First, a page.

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In my place, the city water system provides the water at pressure of between 2BAR - 4BAR. We live on the 3rd floor, with water boiler on the roof (5th floor) so the hot water are going up to the roof and coming back down, many times without a good pressure for a good shower..

The obvious idea is to add an electric water pump on the line to add pressure whenever someone is opening the tap. For some reasons, I want more sophisticated idea, that I think will be more reliable and helpful.

My idea was to add a pressure tank (like expansion vessel) with a bladder or diaphragm on the line (before the water boiler tank). To its "air side" (bladder or diaphragm) to connect air compressor with a dynamic proportional pressure regulator.

At some times on a day - the pressure regulator will let the air pressure in the bladder/diaphragm will let the air pressure drop down to 2BAR, so the water will come in from the city system (using the 'native' pressure, without a pump help). Other times, the air pressure will be raised to about 6BAR, pressing the water towards the home, and if the tank has - let's say - about 200 litre, it will have very long time until the next need to re-fill it.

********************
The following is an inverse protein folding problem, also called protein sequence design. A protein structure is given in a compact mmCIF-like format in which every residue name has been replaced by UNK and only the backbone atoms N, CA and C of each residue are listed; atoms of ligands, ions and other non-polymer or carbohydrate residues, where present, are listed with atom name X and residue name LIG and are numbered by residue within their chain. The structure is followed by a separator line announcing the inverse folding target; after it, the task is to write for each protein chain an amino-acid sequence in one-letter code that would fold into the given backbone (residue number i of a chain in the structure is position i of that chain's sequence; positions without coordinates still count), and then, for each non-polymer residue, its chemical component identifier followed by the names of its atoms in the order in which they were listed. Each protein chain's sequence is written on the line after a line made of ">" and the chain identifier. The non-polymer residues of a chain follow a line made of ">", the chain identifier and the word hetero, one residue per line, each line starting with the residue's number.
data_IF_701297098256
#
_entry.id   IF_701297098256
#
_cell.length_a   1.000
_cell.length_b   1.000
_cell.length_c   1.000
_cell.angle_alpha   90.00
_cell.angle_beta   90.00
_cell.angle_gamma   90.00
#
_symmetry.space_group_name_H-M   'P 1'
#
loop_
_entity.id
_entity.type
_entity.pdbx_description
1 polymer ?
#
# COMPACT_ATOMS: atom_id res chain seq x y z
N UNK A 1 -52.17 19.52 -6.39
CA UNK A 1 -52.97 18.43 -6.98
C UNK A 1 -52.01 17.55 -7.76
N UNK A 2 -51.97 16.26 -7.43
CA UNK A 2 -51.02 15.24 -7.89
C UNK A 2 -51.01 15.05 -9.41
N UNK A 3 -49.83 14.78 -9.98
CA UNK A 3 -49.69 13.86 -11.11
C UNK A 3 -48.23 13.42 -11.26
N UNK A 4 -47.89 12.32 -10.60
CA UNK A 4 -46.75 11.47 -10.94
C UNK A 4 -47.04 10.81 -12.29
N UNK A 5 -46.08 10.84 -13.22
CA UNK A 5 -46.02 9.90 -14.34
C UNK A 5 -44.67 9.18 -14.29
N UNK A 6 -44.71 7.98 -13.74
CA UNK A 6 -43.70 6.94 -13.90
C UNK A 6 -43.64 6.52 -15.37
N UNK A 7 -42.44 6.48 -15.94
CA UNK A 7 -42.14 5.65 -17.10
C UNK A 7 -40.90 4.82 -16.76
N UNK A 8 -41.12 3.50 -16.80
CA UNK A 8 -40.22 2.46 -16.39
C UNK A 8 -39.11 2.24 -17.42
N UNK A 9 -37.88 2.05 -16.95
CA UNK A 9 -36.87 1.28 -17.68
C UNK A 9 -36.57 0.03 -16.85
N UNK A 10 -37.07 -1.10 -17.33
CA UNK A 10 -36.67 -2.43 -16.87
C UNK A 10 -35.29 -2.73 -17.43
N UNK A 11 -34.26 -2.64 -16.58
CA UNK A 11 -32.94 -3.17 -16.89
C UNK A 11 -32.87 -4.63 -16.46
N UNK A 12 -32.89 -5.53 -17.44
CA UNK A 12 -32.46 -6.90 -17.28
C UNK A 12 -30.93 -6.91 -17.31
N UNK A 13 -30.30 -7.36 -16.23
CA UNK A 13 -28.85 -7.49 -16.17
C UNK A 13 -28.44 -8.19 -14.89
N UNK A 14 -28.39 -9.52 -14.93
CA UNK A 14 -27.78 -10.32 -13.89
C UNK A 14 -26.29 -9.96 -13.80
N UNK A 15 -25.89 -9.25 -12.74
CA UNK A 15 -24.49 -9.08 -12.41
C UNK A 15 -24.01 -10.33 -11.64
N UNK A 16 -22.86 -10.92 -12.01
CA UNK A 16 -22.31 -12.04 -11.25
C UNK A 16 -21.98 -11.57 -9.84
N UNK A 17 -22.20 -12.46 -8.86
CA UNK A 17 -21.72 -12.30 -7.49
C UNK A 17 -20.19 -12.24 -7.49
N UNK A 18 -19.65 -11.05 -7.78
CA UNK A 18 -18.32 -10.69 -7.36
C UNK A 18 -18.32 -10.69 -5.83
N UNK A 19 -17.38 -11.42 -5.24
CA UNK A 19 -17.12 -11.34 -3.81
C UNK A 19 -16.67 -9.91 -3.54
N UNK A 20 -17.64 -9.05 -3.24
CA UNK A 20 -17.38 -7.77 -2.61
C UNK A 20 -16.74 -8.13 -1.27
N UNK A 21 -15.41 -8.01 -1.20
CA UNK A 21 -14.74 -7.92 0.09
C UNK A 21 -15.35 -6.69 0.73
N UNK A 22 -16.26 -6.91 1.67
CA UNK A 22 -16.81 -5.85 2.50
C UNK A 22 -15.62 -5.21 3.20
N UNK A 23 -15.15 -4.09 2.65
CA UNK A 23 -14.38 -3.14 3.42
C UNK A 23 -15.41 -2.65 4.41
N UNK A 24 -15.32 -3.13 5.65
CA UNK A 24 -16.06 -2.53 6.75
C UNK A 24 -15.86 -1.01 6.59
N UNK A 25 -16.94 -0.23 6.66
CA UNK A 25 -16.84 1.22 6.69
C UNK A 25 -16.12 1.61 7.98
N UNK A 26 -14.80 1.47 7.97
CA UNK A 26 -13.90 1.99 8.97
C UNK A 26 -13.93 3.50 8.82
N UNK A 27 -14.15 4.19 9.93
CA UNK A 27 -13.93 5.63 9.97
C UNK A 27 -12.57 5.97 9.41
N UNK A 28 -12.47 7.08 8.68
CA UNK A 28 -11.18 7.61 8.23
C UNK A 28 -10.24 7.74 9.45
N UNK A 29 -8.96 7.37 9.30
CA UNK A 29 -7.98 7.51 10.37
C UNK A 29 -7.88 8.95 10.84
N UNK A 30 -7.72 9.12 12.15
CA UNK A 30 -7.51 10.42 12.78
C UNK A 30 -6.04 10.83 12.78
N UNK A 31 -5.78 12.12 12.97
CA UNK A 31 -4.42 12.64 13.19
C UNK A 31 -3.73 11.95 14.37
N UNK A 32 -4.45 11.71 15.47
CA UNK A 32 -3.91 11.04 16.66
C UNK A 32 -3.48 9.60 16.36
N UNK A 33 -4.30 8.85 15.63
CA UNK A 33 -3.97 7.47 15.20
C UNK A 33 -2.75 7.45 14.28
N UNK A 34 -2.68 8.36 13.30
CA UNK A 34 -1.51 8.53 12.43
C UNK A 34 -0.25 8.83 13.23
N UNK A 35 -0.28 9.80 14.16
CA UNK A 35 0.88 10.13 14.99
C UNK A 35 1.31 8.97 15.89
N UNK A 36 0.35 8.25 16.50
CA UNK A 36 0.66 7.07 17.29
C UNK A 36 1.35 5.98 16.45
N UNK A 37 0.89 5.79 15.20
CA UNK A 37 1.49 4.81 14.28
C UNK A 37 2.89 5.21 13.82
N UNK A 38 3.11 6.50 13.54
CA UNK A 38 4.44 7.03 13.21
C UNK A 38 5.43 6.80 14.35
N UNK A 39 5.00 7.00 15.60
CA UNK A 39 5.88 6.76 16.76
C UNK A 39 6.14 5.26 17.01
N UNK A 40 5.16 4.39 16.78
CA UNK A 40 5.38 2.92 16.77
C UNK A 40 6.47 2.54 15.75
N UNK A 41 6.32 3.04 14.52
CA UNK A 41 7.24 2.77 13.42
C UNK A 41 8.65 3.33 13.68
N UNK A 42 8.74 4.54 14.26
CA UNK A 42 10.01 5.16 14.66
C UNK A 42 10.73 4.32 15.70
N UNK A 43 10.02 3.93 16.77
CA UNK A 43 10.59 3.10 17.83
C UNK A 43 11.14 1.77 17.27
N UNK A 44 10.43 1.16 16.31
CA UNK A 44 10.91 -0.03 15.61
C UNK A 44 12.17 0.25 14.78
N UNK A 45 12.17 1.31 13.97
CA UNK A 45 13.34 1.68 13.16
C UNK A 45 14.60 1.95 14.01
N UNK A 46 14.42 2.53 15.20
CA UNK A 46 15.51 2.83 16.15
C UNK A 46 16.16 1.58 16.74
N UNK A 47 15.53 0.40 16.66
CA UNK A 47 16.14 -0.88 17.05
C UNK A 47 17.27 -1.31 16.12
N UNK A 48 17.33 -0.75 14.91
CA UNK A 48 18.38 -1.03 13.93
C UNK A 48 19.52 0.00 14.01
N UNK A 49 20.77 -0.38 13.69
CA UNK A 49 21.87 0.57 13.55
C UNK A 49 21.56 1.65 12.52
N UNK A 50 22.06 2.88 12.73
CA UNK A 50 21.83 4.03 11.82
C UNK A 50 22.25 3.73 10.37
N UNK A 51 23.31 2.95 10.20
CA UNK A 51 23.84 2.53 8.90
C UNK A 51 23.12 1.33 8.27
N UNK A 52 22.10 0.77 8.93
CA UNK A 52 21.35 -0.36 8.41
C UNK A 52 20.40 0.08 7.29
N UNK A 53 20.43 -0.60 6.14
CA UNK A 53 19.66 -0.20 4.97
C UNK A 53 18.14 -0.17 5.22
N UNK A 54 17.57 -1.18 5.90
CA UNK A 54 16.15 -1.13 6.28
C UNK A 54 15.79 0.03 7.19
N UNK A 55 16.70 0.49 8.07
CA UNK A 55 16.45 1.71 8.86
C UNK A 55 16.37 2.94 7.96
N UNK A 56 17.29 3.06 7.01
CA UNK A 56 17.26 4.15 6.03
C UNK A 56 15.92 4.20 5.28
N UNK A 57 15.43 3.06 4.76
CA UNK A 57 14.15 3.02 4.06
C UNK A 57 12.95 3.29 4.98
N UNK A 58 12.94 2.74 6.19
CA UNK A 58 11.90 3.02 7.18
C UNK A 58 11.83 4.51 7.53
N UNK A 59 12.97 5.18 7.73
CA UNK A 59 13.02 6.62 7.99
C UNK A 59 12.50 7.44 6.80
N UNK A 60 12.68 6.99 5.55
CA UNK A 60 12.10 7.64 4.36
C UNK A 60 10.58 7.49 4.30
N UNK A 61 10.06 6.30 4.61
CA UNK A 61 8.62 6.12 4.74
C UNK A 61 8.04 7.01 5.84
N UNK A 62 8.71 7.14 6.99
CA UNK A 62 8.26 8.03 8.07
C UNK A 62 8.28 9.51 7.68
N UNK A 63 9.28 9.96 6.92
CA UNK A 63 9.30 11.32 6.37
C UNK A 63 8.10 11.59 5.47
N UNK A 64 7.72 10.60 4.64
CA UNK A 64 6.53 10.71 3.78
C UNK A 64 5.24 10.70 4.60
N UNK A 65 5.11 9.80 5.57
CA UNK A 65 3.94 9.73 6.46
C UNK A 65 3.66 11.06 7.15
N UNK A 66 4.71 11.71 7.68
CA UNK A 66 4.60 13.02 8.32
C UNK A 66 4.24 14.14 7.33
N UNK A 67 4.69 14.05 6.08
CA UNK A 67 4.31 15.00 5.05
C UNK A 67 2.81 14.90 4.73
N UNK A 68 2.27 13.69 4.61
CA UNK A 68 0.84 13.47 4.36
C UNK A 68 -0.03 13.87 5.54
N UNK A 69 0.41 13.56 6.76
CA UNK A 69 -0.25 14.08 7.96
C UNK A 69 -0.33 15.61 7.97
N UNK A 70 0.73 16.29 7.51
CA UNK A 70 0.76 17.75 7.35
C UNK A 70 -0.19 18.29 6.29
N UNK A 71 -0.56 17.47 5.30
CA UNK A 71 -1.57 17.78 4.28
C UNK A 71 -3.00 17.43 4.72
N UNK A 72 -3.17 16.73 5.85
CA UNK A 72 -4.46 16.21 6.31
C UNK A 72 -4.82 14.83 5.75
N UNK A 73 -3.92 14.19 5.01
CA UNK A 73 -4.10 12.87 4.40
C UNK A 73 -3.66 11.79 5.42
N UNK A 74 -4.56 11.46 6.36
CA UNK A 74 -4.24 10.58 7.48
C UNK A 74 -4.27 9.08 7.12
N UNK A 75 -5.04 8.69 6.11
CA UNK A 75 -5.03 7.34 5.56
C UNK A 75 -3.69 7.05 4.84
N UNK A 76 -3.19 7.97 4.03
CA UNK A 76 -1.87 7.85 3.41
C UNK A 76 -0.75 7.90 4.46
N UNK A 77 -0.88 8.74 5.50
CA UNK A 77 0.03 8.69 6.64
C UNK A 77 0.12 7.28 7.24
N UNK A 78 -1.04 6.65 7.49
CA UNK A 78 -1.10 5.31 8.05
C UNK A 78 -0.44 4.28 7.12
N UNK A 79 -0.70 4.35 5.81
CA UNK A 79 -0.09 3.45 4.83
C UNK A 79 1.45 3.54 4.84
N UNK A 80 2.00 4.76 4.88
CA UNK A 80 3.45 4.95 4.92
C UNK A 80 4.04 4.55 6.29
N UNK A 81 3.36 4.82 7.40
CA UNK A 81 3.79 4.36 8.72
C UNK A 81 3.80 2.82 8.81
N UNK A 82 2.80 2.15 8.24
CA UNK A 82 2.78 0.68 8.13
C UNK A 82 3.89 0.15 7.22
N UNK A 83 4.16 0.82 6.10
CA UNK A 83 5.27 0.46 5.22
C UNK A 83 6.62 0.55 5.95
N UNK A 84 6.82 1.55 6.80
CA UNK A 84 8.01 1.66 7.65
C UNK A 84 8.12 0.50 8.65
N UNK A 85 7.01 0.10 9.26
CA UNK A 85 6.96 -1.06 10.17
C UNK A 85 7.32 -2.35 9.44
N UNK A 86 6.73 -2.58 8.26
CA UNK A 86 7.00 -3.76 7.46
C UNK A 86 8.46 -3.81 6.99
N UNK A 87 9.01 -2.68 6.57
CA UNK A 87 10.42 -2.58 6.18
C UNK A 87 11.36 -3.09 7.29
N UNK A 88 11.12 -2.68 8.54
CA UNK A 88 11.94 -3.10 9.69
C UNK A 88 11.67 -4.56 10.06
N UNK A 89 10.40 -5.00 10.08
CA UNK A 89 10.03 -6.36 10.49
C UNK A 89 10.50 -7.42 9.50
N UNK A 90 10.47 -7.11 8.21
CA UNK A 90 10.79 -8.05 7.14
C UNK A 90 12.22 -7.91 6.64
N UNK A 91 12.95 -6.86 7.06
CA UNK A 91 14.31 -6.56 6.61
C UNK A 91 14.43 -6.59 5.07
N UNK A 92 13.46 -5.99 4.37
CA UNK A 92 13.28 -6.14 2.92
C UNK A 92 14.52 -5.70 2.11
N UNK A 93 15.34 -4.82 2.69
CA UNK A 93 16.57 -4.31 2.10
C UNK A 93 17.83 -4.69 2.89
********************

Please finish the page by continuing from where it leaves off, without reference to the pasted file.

I thought about 200-300 litre pressure tank (will be held at about 6BAR), with air compressor with 50-100 litre air tank (at about 8-10 BAR).

AFAIK - Such a bladder water tank of 200 litre will cost here about 250$, and air compressor will cost about 150$-200$. I'll also need the proportional pressure regulator and the plumbing, but generally that's it.

Am I right?

Any insights would be welcomed.

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  • Is this work which you are permitted to perform? Sounds like an apartment. What would your landlord say? – MonkeyZeus Feb 17 at 19:44
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    Offer, I understand but your “pressure tank” having to be vented or valved off and around would be horribly inefficient, refilling without venting a costly method. Will you be able to afford a pressure tank large enough? Your ma. Pressure 8-10 bar these tanks require certification at my location fof much lower pressures 10 x 14.7 or 147 psi roughly. A small booster pump in a tank non pressure rated will be orders of magnitude cheaper to build and run. – Ed Beal Feb 17 at 21:47
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    Where are you on this planet? – ThreePhaseEel Feb 18 at 0:20
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    pumping water into a pressure tank is easier than pumping air. this is why off-the-shelf domestic supply pumps work that way. – Jasen Feb 18 at 0:34
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    Overcomplicating is not more sohpisticated, nor more reliable. – Ecnerwal Feb 18 at 13:51